Most of the time when what you both are holding onto is addressed (the need to feel validated, the need to be loved, the need to be heard, etc.), then the bigger issues between you can often spill forth when there is openness between you to share and to name the places that need repair on the inside at the core as you are working your way to the things on the outside.
Changing the Patterns
Also, the second part of what Isaiah addresses setting a new pattern in your family from previous generations. Perhaps you came into marriage with patterns of difficult behaviors, addictions, anger, abuse, neglect, and other things that you believed were in your past. But you need to formally break off anything that you still carry that is showing up in your marriage in your attitude as much as your actions.
A prayer that you can pray is:
Father God, in the name, power, authority and shed blood of Jesus I pray off all generational strongholds in my family. I pray to the tearing down of these generational patterns: sins from my mother’s and father’s family lines, addictions, vows that have been made to others and to entities that are outside of my control. I recognize and put an end to the damaging behaviors passed down through my family line that I will not allow to continue in my generation. I receive the blood covering of Jesus who has made me the righteousness of God in Christ.
Once you have prayed this prayer you are in a strong position to fight for your family! We love seeing families restored through the power of prayer and new beliefs that we see men, women, teens and children adopt. As a mom of school-aged children, I have seen how my desire to try to control my children or change them has interrupted our relationship. As a son or daughter, you may see this with your parents. Or if you are a parent, you may identify this happening in your relationship with your child. Often there can be things hanging between us and our child – a chasm that we need to address before the crevices between us deepen. A way to start a conversation with your loved one is to say, “I was wrong to [name what you recognize such as yelling, cutting off communication, lack of trust..]. Will you forgive me?” This opens the door for you to talk about things between you when you take responsibility for your part in the relationship. You aren’t putting onto the other person what’s theirs to own but only addressing what’s in your heart. This can be a breath of fresh air into the relationship to be the one to move toward the other person. It could be that you aren’t sure what to say when you have seen your child’s response to your or his/her distance from you.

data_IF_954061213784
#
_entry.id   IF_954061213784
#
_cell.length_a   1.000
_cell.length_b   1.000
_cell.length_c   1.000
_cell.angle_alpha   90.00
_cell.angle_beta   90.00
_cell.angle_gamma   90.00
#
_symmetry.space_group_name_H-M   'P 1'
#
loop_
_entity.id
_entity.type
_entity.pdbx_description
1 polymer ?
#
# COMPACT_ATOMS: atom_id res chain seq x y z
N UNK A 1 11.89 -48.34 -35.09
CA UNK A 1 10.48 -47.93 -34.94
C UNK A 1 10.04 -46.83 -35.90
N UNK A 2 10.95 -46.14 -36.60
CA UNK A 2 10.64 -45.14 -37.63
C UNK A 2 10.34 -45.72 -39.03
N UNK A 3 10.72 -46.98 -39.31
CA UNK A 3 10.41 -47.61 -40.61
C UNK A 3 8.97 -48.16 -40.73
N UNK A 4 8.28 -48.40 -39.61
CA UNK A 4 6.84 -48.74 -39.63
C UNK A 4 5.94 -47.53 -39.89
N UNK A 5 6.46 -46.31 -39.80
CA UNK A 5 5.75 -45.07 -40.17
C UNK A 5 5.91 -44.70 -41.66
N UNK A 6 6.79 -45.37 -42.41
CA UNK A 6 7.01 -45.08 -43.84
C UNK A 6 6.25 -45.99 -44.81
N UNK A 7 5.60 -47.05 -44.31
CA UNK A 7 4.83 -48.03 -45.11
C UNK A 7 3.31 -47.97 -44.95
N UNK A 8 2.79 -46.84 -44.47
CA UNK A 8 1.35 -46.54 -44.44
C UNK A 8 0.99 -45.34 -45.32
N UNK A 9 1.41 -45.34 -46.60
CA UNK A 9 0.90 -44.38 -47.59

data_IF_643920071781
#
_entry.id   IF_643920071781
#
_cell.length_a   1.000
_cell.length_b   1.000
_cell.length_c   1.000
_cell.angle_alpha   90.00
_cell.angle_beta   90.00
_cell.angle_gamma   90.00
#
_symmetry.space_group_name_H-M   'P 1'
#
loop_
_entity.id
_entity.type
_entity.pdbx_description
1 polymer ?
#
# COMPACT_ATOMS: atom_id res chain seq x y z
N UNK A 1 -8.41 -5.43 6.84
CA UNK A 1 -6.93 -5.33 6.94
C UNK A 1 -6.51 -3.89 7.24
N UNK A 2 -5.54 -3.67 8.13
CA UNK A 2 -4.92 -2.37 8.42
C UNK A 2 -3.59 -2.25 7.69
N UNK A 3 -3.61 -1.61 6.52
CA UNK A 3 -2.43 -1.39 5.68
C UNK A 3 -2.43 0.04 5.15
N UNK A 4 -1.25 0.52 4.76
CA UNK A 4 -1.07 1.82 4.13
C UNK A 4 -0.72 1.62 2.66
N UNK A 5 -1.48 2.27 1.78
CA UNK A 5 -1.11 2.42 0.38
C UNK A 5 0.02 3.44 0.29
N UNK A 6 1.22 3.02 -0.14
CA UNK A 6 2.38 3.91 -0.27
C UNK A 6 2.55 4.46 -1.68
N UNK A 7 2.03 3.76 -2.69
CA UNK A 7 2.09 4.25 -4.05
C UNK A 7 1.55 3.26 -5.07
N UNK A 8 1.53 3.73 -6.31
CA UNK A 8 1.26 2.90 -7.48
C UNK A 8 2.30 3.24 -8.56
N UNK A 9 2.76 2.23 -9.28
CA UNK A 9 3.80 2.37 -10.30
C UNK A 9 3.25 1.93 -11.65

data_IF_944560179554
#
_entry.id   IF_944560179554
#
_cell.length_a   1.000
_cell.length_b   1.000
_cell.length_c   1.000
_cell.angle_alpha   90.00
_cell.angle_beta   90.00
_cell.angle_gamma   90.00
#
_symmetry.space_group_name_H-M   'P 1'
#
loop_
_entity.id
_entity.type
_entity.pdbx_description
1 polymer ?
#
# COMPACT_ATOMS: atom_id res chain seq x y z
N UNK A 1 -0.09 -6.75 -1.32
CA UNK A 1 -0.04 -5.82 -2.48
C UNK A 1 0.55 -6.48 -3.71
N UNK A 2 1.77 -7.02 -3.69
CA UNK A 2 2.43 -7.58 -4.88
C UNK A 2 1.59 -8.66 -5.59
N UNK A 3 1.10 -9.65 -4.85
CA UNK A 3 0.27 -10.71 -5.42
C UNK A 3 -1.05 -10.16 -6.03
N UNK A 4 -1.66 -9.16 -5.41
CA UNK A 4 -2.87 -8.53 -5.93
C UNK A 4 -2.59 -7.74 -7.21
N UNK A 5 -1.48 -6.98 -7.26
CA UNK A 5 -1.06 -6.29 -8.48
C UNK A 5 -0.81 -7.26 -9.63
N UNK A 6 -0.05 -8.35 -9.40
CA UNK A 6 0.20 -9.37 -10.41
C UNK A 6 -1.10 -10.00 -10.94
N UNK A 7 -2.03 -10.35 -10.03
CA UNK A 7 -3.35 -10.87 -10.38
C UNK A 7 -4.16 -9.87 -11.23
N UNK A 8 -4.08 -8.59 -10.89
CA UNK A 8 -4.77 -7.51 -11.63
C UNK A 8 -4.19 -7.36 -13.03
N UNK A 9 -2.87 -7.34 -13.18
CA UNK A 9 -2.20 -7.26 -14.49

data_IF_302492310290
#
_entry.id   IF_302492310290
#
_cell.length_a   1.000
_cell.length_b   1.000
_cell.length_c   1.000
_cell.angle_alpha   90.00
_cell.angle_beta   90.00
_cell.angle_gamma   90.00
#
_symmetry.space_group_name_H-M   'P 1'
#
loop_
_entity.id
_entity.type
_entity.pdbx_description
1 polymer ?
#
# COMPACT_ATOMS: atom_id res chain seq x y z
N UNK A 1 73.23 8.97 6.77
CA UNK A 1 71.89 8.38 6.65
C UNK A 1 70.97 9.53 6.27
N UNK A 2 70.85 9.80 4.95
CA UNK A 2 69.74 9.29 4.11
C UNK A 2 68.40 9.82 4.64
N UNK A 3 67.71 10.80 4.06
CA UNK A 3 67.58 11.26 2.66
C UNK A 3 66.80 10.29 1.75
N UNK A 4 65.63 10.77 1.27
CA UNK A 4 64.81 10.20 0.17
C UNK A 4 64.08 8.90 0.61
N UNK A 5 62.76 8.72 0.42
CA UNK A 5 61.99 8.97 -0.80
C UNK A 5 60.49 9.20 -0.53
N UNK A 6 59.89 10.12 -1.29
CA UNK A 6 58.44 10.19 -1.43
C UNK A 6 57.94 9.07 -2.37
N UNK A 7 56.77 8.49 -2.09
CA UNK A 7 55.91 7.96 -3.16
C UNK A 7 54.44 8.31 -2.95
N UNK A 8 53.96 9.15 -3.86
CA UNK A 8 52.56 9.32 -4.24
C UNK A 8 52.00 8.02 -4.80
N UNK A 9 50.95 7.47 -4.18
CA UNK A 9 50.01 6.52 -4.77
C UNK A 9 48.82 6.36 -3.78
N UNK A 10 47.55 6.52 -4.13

Restoring Relationships One Step at a Time
What you can say in the harder moments is: “I don’t know what to say, but I do care about you. What do you need to hear from me or see from me right now?”
Not only do we want you to see it’s possible to have a mended marriage but also a restored relationship and coming back together with a child or teen.
Our heart is to encourage you to believe restoration and repair are not only possible but purposeful in your family. Mending the fabric that’s been torn between you is a vital step in rebuilding the family lines between you. Will you start new today, in this season, doing your part to be mended? We can’t make anyone do their part but we can sure do ours. After all, we’re more powerful in battle when we’re on the same side, for the same purpose, rather than opponents. Will you fight for freedom in your relationships today?
Prayer adapted from Mended: Restoring the Hearts of Mothers and Daughters, by Blythe Daniel and Dr. Helen McIntosh, 2019, Eugene, OR: Harvest House Publishers. Copyright 2019 by Blythe Daniel and Dr. Helen McIntosh.